BANGKOK • Thailand has become the first Asian country to eliminate mother-to-child transmission of HIV, the World Health Organisation (WHO) said yesterday, a milestone in the fight against the disease.
The announcement is a boost for a generation of Thai health workers who have transformed the nation from one of Asia's most HIV-ravaged societies to a pin-up for how to effectively tackle the crisis.
Describing the elimination as a "remarkable achievement", the WHO said Thailand was "the first (country) with a large HIV epidemic to ensure an Aids-free generation".
Belarus and Armenia were also declared free of mother-to-baby HIV transmissions yesterday, but both nations have a much lower prevalence of the virus.
Previously, Cuba was the only other country to have eliminated mother-to-child transmission under the WHO's criteria back in July last year.
Thailand's progress shows how much can be achieved when science and medicine are underpinned by sustained political commitment.
UNAIDS EXECUTIVE DIRECTOR MICHEL SIDIBE
The global health body said Thailand's routine screening and universal free medication for pregnant women with HIV were crucial in stopping the virus from being passed to new generations.
If left untreated, mothers with HIV have a 15 to 45 per cent chance of transmitting the virus to their children during pregnancy, childbirth or while breastfeeding.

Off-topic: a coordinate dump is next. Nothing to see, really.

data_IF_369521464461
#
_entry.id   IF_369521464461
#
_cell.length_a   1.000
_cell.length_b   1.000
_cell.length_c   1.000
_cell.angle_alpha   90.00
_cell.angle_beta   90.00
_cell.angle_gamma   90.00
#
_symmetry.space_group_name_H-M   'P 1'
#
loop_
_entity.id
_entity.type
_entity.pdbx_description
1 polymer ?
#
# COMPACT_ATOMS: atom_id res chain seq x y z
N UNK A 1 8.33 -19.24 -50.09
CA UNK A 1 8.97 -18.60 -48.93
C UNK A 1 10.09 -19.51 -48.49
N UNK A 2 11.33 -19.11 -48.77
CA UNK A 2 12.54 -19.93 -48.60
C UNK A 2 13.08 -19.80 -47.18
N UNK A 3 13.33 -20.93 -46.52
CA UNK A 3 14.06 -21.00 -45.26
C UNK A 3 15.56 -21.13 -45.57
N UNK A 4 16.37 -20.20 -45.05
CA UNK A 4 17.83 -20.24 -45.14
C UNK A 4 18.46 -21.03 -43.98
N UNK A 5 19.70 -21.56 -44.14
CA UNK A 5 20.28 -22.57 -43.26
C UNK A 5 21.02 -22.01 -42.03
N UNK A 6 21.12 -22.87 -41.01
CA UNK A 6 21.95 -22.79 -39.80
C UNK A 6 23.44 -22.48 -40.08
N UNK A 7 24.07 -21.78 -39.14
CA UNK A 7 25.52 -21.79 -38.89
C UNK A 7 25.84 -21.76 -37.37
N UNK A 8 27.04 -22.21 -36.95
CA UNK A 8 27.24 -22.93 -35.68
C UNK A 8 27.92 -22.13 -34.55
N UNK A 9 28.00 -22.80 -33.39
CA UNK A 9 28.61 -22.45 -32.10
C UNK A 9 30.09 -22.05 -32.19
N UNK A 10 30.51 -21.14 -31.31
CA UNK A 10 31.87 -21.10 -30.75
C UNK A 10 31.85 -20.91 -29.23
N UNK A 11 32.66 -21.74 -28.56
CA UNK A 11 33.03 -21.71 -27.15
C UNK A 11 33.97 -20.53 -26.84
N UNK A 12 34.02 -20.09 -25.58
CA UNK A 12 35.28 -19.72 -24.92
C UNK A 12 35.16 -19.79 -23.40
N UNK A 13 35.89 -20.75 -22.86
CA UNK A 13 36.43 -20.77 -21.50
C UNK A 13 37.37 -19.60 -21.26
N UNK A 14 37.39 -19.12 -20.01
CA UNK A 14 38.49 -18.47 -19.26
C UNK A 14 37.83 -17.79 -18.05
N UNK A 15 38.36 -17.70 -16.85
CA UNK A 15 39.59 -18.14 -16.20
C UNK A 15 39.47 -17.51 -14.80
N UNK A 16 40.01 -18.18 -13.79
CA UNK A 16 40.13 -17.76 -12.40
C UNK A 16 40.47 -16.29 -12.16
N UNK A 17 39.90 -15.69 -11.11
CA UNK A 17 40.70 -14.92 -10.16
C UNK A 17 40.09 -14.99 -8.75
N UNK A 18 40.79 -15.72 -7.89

But taking antiretroviral drugs during pregnancy significantly reduces those chances to just over 1 per cent.
In 2000, Thailand became one of the first countries in the world to provide free antiretroviral medication to all pregnant women diagnosed with HIV.
Screening for the virus during pregnancy is also routine, even in the country's most remote areas, the WHO added.
According to Thai government figures, the number of babies born with HIV dropped from 1,000 in 2000 to just 85 last year, a large enough fall for the WHO to declare mother-to-child transmission over.
A small number of cases are taken into account as treatment with medicine is not 100 per cent effective.
It is a major turnaround for Thailand. The country went from 100,000 HIV cases in 1990 to more than a million three years later, fuelled in part by its huge sex trade.
Health workers initially struggled to persuade governments to act.
But an eventual push to distribute free condoms among sex workers throughout the late 1990s and the widespread rollout of antiretroviral drugs in the 2000s have seen huge success and won the country widespread praise.
"Thailand's progress shows how much can be achieved when science and medicine are underpinned by sustained political commitment," Unaids executive director Michel Sidibe said in a statement.
Each year, 1.4 million women living with HIV around the world become pregnant.
The number of children born with HIV was 400,000 in 2009. By 2013, the number was down to 240,000.